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Global Wage Report 2020-21: Wages and minimum wages in the time of COVID-19

International Labour Organization

2020

Global

Report/Paper

Workplace Gender Equality

Gender equality Gender pay gap covid-19 Wages Wage differential Minimum wage Wage policy

Global Wage Report 2020-21: Wages and minimum wages in the time of COVID-19

Global Wage Report 2020-21: Wages and minimum wages in the time of COVID-19

This International Labor Organization (ILO) flagship report examines the evolution of real wages around the world, giving a unique picture of wage trends globally and by region. The 2020-21 edition analyses the relationship of minimum wages and inequality, as well as the wage impacts of the COVID-19 crisis.

This report also reviews minimum wage systems across the world and identifies the conditions under which minimum wages can reduce inequality. It presents comprehensive data on levels of minimum wages, their effectiveness, and the number and characteristics of workers paid at or below the minimum. The report highlights how adequate minimum wages, statutory or negotiated, can play a key role in a human-centred recovery from the crisis.

Some Insights

  • Globally, an estimated 327 million wage earners are paid at or below the minimum wage. This figure represents 19% of all wage earners and includes 152 million women.
  • Due to the COVID-19 crisis, two-thirds of the countries with available data experienced a downward pressure on the level or growth rate of average wages. Other countries exhibited an artificial increase in average wages as a reflection of the substantial job losses among lower-paid workers.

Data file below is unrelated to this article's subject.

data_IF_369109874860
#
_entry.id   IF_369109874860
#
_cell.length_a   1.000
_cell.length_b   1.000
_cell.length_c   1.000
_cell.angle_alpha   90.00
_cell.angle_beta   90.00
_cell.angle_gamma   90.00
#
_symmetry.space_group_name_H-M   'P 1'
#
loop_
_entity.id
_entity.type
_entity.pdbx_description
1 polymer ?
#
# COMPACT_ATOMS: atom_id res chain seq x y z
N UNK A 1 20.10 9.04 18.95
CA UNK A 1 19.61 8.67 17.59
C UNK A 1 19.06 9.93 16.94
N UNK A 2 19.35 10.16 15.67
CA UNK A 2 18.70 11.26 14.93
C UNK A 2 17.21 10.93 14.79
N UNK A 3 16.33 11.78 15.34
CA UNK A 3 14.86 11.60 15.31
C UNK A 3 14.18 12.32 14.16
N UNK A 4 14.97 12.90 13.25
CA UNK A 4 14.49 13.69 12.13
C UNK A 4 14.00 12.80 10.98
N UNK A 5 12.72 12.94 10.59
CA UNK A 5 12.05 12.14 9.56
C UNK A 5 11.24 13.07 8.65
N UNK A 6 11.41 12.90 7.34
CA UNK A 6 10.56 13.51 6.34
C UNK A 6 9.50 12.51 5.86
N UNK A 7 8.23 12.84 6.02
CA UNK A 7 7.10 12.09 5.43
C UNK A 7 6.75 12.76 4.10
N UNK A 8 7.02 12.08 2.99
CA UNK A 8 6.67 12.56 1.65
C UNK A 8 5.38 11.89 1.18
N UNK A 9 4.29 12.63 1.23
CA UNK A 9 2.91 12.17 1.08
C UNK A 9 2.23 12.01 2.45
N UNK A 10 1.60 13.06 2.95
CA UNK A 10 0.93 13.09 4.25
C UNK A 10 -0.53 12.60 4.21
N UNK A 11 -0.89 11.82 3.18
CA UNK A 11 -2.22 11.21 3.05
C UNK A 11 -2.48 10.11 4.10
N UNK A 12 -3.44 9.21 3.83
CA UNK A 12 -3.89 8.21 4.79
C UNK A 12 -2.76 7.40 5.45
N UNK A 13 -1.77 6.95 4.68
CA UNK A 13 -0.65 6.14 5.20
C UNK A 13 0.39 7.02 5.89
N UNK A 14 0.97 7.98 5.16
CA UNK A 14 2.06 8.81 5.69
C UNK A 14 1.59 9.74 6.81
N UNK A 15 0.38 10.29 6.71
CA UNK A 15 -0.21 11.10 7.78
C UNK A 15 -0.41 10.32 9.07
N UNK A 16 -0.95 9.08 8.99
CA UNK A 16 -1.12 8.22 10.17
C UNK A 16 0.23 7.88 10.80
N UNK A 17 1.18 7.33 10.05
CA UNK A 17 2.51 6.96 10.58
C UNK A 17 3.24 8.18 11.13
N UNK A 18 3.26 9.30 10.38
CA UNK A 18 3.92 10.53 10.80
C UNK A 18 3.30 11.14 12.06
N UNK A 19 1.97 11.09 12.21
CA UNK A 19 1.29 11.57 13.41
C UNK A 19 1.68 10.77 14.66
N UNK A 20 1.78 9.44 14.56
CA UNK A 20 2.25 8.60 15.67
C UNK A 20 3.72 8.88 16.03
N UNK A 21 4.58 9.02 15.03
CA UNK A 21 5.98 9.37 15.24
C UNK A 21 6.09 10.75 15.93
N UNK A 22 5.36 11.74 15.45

• The impacts of the crisis on total wages have fallen differently on men and women, the latter being disproportionately affected.
  • The crisis disproportionately affected lower-paid workers, thereby increasing wage inequalities.
  • Out of the estimated 327 million wage earners who are paid at or below the minimum wage, 266 million wage earners around the world earn less than existing hourly minimum wages, either because they are not legally covered or because of non-compliance.
  • The groups most frequently excluded from legal coverage of minimum wage systems are agricultural workers and domestic workers.
  • One of the most significant indicators of non-compliance is a high incidence of informality. If minimum wages are to be effective, they need to be accompanied by measures to encourage formalization.
  • Women are generally over-represented among low-paid workers and the literature shows that, in many cases, minimum wages can narrow pay gaps between men and women. In all regions, the proportion of women among those earning the minimum wage or less is larger than their share among those earning more than the minimum wage.
  • A woman employee in informal employment earns on average 47% of the average monthly wage of a man in formal employment, whereas a man in informal wage employment earns 66% of the wage of a formally employed man, and a woman in formal employment is paid on average 79% of her male counterpart’s wage.
  • The average monthly wages of informally employed women workers are lowest, compared to those of men in formal wage employment, in developing countries.
  • In planning for a new and better “normal” after the crisis, adequate minimum wages – statutory or negotiated – could help to ensure more social justice and less inequality. To be most effective, minimum wages must be accompanied by other policy measures that support the formalization of the informal economy, the creation of paid employment and the growth of productivity among sustainable enterprises.

For a more comprehensive discussion of these points, among other insights, download the report from the ILO website.

 

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